In 1871 Jeffrey’s Singapore agents reported that “the ale in quarts are making satisfactory progress – we got the purchasers of the pints to take some 20 casks of quarts as well”. It’s interesting to note in some instances that the beer is offered in quart and pint bottles and jugs whilst in others they refer to casks but also sometimes mention them in quarts and pints. Presumably, in some instances the ales were transported in bulk 9gal casks) to then be bottled at the point of arrival whilst in other cases they were bottled in Edinburgh and then shipped across? The following two adverts demonstrate each of these scenarios.
John Reade 22nd February 2023
4. William Gray & Son of Broughty Ferry and Dundee Brewery Questions ? ? ?
By Paul Hathaway
A keen interest in the history of pubs, beer and breweries, together with a love of old maps and trade directories, all combine well to make a visit somewhere more of an exploration rather than a visit. Living on Islay, I don’t often get the chance to make such a tour but when I do, I try to make the most of it.
Recently, I had the opportunity to visit Broughty Ferry. Having made contact with the local CAMRA branch, I set about planning the things of interest I would like to find.
My first thoughts are of closed breweries so looking at the Brewery History Society (BHS) latest publication, “Brewers of the British Isles 1890 to 2031”, I found that there was brewery, William Gray and Son, situated at 58-60 Fort Street in the town. Looking at the entry in the book, it showed “William Gray & Son,58-62 Fort Street (1910) Trading 1882. Proprietor Baxter Gray died December 1912. Continued by Fred Gregory, possibly to 1926. Buildings demolished 1970s.”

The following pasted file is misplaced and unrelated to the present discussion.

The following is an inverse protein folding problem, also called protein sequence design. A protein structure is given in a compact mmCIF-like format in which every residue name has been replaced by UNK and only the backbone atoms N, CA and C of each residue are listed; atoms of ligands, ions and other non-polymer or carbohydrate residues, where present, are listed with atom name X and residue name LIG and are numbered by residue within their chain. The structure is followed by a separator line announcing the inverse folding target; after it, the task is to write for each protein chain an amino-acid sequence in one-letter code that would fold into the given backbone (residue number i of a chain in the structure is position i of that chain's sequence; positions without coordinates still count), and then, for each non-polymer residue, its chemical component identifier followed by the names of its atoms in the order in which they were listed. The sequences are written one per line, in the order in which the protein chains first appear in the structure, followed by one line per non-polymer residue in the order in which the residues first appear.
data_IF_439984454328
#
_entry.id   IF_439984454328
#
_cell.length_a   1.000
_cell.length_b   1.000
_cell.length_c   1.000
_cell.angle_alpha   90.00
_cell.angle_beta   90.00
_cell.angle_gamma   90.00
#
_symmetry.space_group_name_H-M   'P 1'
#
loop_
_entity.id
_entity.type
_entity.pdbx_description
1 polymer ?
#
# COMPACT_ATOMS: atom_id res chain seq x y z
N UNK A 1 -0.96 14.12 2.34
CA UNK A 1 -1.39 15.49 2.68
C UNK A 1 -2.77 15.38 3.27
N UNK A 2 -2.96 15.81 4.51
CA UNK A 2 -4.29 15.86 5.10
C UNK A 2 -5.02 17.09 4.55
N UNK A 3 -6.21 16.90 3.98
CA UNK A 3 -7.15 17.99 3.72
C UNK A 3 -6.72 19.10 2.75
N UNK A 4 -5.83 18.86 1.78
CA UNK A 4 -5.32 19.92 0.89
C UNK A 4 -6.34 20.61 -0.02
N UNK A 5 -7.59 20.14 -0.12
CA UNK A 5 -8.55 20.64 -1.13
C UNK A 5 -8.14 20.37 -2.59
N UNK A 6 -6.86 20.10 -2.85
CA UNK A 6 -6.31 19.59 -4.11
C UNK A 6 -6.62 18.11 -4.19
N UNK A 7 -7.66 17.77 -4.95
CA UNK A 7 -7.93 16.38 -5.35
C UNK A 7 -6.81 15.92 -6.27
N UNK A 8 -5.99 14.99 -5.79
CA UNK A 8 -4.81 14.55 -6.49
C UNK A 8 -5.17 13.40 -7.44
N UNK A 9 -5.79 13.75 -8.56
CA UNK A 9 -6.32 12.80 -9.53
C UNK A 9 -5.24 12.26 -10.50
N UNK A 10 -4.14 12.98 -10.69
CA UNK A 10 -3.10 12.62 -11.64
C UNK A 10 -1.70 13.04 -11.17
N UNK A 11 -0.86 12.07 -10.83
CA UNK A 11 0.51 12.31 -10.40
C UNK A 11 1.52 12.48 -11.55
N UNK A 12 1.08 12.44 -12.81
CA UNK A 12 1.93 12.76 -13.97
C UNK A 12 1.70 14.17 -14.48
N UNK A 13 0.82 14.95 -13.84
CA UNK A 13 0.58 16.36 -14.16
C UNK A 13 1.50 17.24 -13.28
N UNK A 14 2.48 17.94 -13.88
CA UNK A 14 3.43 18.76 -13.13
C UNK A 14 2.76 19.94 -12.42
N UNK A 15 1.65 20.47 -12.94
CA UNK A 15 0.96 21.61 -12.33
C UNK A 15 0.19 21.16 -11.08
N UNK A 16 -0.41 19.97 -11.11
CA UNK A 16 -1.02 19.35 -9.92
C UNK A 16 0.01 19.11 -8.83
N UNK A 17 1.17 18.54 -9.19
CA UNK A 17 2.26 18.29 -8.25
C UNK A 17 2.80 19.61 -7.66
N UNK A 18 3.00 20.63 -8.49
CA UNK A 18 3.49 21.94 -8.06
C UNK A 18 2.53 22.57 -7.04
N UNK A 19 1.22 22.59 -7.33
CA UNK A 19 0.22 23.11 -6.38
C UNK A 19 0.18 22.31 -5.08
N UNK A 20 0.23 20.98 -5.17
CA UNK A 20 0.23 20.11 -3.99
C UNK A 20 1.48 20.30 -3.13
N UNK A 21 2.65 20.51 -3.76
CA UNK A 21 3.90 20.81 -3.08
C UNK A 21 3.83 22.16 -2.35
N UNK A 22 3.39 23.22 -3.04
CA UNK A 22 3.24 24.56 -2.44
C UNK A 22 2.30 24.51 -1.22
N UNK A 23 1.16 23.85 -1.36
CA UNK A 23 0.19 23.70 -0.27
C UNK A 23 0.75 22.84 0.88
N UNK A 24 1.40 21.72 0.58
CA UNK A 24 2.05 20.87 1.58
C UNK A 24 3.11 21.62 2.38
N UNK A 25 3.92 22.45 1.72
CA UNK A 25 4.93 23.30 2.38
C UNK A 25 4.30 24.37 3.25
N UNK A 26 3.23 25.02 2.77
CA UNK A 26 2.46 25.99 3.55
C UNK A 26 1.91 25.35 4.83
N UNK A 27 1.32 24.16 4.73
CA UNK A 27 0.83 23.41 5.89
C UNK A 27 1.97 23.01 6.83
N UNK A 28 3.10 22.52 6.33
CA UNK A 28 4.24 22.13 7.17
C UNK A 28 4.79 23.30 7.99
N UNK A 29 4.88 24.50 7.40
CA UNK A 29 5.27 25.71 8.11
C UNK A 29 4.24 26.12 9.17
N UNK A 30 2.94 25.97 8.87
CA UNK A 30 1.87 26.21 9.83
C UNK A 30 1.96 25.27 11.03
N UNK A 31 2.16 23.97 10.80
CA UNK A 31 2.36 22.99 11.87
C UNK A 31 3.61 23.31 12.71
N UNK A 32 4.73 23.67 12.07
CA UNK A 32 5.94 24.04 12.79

The next step was to look at Trade Directories which can be done online at the National Library for Scotland website (https://digital.nls.uk/directories/ and archive.org). Though not all directories are available, a good number are and it is possible to track establishments through time. The directories include the Post Office, Pigots, Slaters and Worrals.
One drawback of these directories is that detail is lacking, for example in the 1846 Post Office Guide to Dundee, William Gray is listed in Fort Street just as a brewer. It lists the Principal Inhabitants of Broughty Ferry in alphabetical order so tying a business to a particular establishment can be difficult. Incidentally, the 1846 Directory lists one “Alex Annandale, late Brewer, Long Lane” and “James Wilkie, late Brewer, Gray Street”. Any information on these two folks would be welcome.
By 1850, William Gray remains listed as “brewer, Fort Street” but there are by now a few references to specific inns, taverns and hotels: John Clark, Victoria Hotel, Victoria Buildings, but no address, Mrs Miller of the Royal Arch Tavern, Brook Street and John Jolly of Jolly’s Hotel in Gray Street.